//Home / Solutions / Youth & Young Adults / Youth Credit Unions

Student Credit Union

Credit Union :Prairie Trail
Assets :$59,418,800
Address :2350 W Mcdonough | Joliet, IL 60436
Start Date :Fall 2008

Rates, Fees, and Terms :

User Qualifications :

Prairie Trail Credit Union (PTCU) partnered with Joliet Township High School District to facilitate two student-run credit union branches in the district’s two high schools. The student branches are called JT Credit Union and are open to students and staff. The student branches are operated by seniors in the school’s Coop Work Program that enables seniors to work jobs in the afternoons. Since the credit union branches are open and staffed during student lunch hours, these seniors are allowed to vary their schedules to attend classes before and after working at JTCU. Four students (two from each campus) travel alternating days to each campus to staff the credit union. These students are paid by PTCU.

Students and staff can join the credit union with an initial deposit of $5 and have three months to bring the balance up to the CU’s membership share of $25.

Services Provided :

* Deposits, withdrawals, check cashing, open new accounts * Can apply for checking, debit, and credit cards, with a signature of parent or guardian * Process mail payments received from the main branch

Vendors/Systems Used :

All transactions are in real-time, on-line, using two lap tops and a teller counter.

Marketing Strategy :

The branches are marketed within the schools using:
  • Posters on bulletin boards
  • Announcements on P.A. system
  • School and credit union websites
  • Fliers in teachers’ mailboxes
  • In student cafeteria using brochure racks
  • Parent e-mails
  • School newspapers
  • Students set-up at a table to talk with/market to students in the cafeteria

Program Results/Statistics :

  • 130 new accounts have been opened since the branches opened in September 2008.
  • The accounts have been spread evenly between the two campuses: 68 at Central Campus and 62 at West Campus
  • 91 new student accounts; 39 staff accounts; 32 checking accounts
  • Presentations have been made to approximately 560 students

Member Benefits :

  • Students and staff are able to manage their financial business on-site during school hours
  • Students who staff the credit union gain teller, marketing and financial experience

Additional Information :

The Treasurer of Will County in Illinois who was a member of Prairie Trail CU and a former board member of Joliet Township School District brought people together in 2007 to discuss the idea of a student-run credit union branch. He had heard about a program coordinated by Dory Rand, then of the Shriver Center and now President of the Woodstock Institute. As part of the Curie Branch Education to Careers program, high school students operated a full-service bank branch inside a Chicago public high school. The Treasurer was very interested in helping youth become more financially literate and proposed the student-run branches in the district’s high schools.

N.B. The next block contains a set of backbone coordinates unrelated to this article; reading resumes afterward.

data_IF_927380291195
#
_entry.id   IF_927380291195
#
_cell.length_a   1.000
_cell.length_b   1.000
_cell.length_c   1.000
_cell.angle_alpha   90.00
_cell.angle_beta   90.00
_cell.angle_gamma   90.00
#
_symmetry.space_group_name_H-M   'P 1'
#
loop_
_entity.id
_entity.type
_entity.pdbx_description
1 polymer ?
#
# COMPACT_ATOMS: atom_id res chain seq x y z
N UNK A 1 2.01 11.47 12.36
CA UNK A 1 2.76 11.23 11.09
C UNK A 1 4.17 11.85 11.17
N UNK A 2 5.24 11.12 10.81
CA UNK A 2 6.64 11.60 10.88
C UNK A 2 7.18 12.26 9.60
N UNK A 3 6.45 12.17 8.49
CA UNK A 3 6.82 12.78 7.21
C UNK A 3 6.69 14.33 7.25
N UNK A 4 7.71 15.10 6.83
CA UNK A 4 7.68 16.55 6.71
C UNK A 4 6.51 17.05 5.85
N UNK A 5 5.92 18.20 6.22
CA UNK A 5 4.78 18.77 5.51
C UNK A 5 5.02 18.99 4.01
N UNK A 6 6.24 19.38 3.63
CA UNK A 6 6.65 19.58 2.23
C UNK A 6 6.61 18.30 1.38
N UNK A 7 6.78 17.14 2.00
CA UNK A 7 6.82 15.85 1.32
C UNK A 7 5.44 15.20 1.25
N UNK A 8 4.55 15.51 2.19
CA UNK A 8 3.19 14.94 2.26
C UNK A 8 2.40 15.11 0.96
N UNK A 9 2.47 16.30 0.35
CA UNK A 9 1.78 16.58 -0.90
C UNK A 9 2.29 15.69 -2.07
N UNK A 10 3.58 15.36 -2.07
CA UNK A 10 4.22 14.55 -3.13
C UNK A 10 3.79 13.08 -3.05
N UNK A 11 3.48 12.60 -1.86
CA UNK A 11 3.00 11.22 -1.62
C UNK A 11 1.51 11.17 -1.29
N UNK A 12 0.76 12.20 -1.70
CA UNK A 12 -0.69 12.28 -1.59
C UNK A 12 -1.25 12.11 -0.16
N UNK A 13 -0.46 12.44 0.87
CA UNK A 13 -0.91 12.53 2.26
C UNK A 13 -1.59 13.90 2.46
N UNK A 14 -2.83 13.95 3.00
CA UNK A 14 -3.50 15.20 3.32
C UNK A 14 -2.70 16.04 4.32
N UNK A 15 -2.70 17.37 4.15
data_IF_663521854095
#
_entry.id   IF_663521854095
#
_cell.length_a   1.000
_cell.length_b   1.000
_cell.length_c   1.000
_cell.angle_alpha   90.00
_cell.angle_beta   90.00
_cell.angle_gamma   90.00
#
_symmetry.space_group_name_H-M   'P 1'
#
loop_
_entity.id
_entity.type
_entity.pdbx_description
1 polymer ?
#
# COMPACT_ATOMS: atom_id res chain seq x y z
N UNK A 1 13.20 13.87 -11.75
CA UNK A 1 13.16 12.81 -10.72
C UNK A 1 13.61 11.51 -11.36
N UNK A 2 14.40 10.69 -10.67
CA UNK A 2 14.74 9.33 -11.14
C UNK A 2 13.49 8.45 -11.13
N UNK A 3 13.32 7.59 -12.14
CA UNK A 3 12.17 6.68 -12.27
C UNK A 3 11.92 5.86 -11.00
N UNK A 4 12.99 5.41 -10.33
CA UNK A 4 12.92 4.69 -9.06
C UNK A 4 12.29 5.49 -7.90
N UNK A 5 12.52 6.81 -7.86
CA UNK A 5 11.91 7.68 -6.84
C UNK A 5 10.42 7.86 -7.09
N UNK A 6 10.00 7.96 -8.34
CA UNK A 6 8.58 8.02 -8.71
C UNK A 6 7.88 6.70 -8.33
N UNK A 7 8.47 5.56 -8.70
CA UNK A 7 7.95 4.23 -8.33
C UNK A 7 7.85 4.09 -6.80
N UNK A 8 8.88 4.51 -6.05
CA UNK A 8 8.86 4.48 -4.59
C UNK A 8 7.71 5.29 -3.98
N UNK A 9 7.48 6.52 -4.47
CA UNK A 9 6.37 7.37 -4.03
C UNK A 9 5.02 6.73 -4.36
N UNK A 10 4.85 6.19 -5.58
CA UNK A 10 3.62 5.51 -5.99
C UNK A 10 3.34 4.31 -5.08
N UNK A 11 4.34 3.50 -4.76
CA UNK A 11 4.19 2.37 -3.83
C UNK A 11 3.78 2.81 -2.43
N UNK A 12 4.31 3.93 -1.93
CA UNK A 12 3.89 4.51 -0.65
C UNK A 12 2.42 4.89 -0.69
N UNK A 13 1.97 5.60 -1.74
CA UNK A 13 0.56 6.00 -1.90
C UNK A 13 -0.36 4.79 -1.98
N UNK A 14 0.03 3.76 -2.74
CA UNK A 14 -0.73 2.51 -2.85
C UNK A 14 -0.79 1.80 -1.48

Deanna Wolff, a 10-year credit union veteran and a certified teacher, was chosen to oversee the project and in May 2008, both the credit union and school boards approved the partnership. Wolff is now the branch supervisor of JT Credit union and oversees the two campus branches, which opened in September 2008. The credit union received a $15,000 grant from the Illinois Credit Union Foundation, which was used to outfit the two branches for operations.

Wolff provides the training for the four senior students which come from the school’s Coop Work Program. The students staff the branches throughout the year, but each year requires new recruitment and training. The students enjoy helping their peers and teachers, but often have limited financial experience, notes Wolff. “I help them understand the differences among a variety of products and services,” says Wolff, “such as the difference between a secured and unsecured loan.” Student employees are selected based on their GPA and attendance record. “If they have other work history, that helps a lot,” explains Wolff. “They have at least learned the basics of holding a job, such as being on time.”

The branches currently operate two days a week at each campus location for approximately 3 ½ hours. Two students from each location travel alternately to the other high school so that four students are manning the branches each day. Wolff thinks the branches would be more effective if they were each open four days a week and she hopes there will be resources in the future that can make that happen. Students forget what day it is and that the branch is open this day. “There could be more activity and awareness created around the branches if they were each open four days,” states Wolff.